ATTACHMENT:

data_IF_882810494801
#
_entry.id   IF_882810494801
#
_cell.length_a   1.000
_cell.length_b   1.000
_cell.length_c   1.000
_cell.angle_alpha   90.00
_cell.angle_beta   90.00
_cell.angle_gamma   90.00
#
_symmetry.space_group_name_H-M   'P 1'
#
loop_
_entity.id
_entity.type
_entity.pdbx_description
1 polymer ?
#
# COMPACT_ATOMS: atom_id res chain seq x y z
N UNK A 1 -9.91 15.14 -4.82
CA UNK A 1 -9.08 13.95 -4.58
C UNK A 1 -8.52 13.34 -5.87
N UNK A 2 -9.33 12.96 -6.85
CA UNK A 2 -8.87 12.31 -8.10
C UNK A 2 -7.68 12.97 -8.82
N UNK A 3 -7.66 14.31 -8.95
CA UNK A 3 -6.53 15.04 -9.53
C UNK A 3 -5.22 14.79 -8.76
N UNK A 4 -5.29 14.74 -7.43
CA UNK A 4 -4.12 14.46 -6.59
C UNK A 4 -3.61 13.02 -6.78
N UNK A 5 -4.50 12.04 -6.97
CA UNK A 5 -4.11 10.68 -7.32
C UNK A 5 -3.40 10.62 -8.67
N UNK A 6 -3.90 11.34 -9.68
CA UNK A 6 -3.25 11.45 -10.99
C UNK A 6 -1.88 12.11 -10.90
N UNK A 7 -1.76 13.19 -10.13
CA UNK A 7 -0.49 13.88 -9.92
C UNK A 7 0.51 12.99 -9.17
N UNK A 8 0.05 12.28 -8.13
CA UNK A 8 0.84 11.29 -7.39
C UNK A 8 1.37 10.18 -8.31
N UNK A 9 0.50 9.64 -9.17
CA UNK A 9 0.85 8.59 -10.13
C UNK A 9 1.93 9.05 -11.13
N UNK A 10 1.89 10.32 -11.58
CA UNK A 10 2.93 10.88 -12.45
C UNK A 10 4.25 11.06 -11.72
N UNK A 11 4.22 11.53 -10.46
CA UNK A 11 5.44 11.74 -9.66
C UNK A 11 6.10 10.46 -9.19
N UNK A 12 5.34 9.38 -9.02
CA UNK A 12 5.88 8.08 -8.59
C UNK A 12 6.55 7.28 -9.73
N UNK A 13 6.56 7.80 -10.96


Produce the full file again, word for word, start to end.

data_IF_882810494801
#
_entry.id   IF_882810494801
#
_cell.length_a   1.000
_cell.length_b   1.000
_cell.length_c   1.000
_cell.angle_alpha   90.00
_cell.angle_beta   90.00
_cell.angle_gamma   90.00
#
_symmetry.space_group_name_H-M   'P 1'
#
loop_
_entity.id
_entity.type
_entity.pdbx_description
1 polymer ?
#
# COMPACT_ATOMS: atom_id res chain seq x y z
N UNK A 1 -9.91 15.14 -4.82
CA UNK A 1 -9.08 13.95 -4.58
C UNK A 1 -8.52 13.34 -5.87
N UNK A 2 -9.33 12.96 -6.85
CA UNK A 2 -8.87 12.31 -8.10
C UNK A 2 -7.68 12.97 -8.82
N UNK A 3 -7.66 14.31 -8.95
CA UNK A 3 -6.53 15.04 -9.53
C UNK A 3 -5.22 14.79 -8.76
N UNK A 4 -5.29 14.74 -7.43
CA UNK A 4 -4.12 14.46 -6.59
C UNK A 4 -3.61 13.02 -6.78
N UNK A 5 -4.50 12.04 -6.97
CA UNK A 5 -4.11 10.68 -7.32
C UNK A 5 -3.40 10.62 -8.67
N UNK A 6 -3.90 11.34 -9.68
CA UNK A 6 -3.25 11.45 -10.99
C UNK A 6 -1.88 12.11 -10.90
N UNK A 7 -1.76 13.19 -10.13
CA UNK A 7 -0.49 13.88 -9.92
C UNK A 7 0.51 12.99 -9.17
N UNK A 8 0.05 12.28 -8.13
CA UNK A 8 0.84 11.29 -7.39
C UNK A 8 1.37 10.18 -8.31
N UNK A 9 0.50 9.64 -9.17
CA UNK A 9 0.85 8.59 -10.13
C UNK A 9 1.93 9.05 -11.13
N UNK A 10 1.89 10.32 -11.58
CA UNK A 10 2.93 10.88 -12.45
C UNK A 10 4.25 11.06 -11.72
N UNK A 11 4.22 11.53 -10.46
CA UNK A 11 5.44 11.74 -9.66
C UNK A 11 6.10 10.46 -9.19
N UNK A 12 5.34 9.38 -9.02
CA UNK A 12 5.88 8.08 -8.59
C UNK A 12 6.55 7.28 -9.73
N UNK A 13 6.56 7.80 -10.96